Sheffield’s Kid Galahad: IBF title shot against Jazz Dickens last chance to prove Brendan Ingle right...almost 20 years later
Sheffield’s Kid Galahad admits his second shot at a world title could be his last chance to prove the late Brendan Ingle right – almost 20 years after he tipped him for the top.
The 31-year-old featherweight, who still trains six days a week religiously at the Ingle Gym and lives on an adjacent street in Wincobank, will fight 2013 foe and former sparring partner Jazz Dickens on 7 August for the IBF belt previously held by Josh Warrington – the man who beat him in 2019 to retain the title.
Galahad’s well-documented rough upbringing and brushes with authority saw him dismissed by some who said he didn’t deserve a chance when he started boxing aged 12.
But, Ingle stood by him and insisted he would win titles at every level of the sport.
Now, having proved his former mentor and coach right on most counts, he has another opportunity to become a world champion.
“Twelve years I have been a professional and if it wasn’t for Brendan I would probably be locked up or dead,” he tells The Star bluntly.
“The reason I am in this position is because of him. I remember when I first came into the gym no one gave me a chance, the only person who did was him.”
As the last of Ingle’s proteges, it would mean “a lot” to do it for his legacy, says Galahad – whose real name is Abdul-Bari Awad – with a smile.
He admits to spending more time with the boxing legend’s family than his own and long-term trainer, Brendan’s son, Dominic, will be in his corner when he returns to the ring for the first time since beating Claudio Marrero in a comeback fight in February 2020 following the Warrington defeat.
"There will be no ring rust, that’s for people who stay out of the gym, party and don’t do any training,” says Ingle. “Bari is the ultimate pro, because he's focused it will work in his favour in the end.”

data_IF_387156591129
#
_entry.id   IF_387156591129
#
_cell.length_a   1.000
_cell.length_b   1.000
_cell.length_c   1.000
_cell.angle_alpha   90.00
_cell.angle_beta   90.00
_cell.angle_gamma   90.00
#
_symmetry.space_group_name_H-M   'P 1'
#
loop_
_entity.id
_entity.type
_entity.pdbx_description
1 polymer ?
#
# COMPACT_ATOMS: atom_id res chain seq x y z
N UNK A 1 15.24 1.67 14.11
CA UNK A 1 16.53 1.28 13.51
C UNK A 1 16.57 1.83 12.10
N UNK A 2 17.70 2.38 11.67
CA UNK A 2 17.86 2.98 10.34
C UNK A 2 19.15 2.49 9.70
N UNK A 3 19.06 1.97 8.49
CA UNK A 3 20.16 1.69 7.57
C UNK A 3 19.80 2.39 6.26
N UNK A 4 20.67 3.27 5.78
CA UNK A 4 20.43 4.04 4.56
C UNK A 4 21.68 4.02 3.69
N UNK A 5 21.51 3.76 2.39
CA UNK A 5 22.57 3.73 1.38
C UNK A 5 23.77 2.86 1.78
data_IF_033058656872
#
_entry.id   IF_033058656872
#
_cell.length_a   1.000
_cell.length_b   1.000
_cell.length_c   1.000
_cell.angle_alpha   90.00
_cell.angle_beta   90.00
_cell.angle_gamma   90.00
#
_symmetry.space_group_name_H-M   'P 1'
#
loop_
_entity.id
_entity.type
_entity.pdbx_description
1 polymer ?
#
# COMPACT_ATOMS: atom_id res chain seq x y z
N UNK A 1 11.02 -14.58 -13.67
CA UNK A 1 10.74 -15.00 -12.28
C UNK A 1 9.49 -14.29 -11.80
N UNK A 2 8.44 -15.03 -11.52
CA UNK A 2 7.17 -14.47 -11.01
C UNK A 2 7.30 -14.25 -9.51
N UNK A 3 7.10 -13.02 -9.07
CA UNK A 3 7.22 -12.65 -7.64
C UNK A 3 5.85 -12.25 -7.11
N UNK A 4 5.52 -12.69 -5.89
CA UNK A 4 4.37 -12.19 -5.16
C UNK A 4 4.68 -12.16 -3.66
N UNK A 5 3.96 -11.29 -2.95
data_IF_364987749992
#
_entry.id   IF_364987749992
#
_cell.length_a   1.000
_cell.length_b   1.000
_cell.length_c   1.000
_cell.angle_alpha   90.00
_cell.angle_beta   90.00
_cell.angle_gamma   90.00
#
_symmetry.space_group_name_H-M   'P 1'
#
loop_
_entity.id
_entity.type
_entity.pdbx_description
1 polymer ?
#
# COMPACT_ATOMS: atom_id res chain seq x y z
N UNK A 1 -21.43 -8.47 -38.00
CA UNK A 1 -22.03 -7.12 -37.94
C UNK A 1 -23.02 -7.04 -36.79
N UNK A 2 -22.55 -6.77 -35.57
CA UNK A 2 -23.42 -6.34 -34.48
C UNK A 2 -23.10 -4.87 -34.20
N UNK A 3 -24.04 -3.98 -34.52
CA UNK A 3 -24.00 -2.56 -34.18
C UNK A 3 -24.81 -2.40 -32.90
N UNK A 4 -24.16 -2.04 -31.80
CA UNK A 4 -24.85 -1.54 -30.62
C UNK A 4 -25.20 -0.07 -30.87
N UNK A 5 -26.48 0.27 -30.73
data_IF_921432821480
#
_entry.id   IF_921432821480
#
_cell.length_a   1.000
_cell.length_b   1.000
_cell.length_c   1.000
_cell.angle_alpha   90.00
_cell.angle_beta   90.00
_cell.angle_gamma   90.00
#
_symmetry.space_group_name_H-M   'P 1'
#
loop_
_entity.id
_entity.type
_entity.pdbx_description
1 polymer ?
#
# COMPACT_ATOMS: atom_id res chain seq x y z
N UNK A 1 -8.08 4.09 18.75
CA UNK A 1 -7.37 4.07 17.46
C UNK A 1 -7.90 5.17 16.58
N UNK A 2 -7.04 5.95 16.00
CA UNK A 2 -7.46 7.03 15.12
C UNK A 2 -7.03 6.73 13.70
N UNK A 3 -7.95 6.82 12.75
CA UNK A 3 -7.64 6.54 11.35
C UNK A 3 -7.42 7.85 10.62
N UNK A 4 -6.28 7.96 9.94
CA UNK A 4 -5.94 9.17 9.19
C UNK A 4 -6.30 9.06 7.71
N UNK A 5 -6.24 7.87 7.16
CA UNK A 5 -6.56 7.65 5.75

Galahad, whose professional record stands at 27-1, adds: "There’s been kids who have been better than me and kids who have been worse and they have come and gone.
"I put all my eggs in one basket, I’m going to make it work no matter what. I have been working from the age of 12, this has been my dream. This is my destiny.”
Ingle puts Galahad’s longevity down to his background and, unlike in the case of some of those who fell away, a lack of prospects outside of boxing.
"You really have to be street kid to be a good fighter, you can’t be middle class or educated,” he says.
"You have got to have that kill or be killed attitude when you are a boxer.”
Lockdown might have put a stop to boxing shows but Galahad refused to take his foot off the pedal in the gym and maintained his intense training regime while he waited for the next opportunity.
He had hoped to fight Dickens on the undercard of Billy Joe Saunders’ fight against Canelo Alvarez before the date was pushed back.
"I have just been on the shelf,” he says. “All I have been doing is chipping away at my craft and getting better.
“I live this life. I have been doing it for such a long time it’s like walking in the park for me."
Blocking his path, however, is a man he beat via a tenth round knockout eight years ago to win the British super bantamweight title. The pair have since sparred on numerous occasions but the past means nothing, Galahad says.
"We have both come on leaps and bounds since that fight, he’s twice the fighter he used to be then. Sparring is sparring at the end of the day, I don’t ever really look into anything in sparring.
"It’s going to be a tough night but I just believe I am a bit better than him in every department. He’s gone up a couple of levels but I believe I have gone up five or six.
"My mindset is to destroy him and not leave it to the judges’ scorecard.”
He agrees “100 per cent” this will probably be his last opportunity to box for a world title, despite feeling like he could carry on for up to six more years.
“This is a very meaningful fight to me because I can’t afford to make any mistakes,” Galahad says.
"I have not got many miles on my clock, I have not really been in a hard fight in my career. I just want to win this world title and we will see where we take it from there.”
After Dickens, there is always the possibility of a rematch with Yorkshire rival Warrington, who inflicted the only defeat of Galahad’s professional career to date when the Leeds fighter ended up on the right side of a split-decision.
“I believe I won,” Galahad says, two years on. “I believe he knows that I won it.
"The second fight will be a lot better, he ain’t going 12 rounds if it happens."
A potential meeting with one of the other world champions in the featherweight division isn’t ruled out, either, if Galahad gets the win.
"Them guys are good but they are all beatable. Anyone is beatable.
“First of all, I have got to do a job on Jazz on 7 August.
"That’s the main thing, I’m going to win that world title and that will be one thing knocked off what Brendan said.”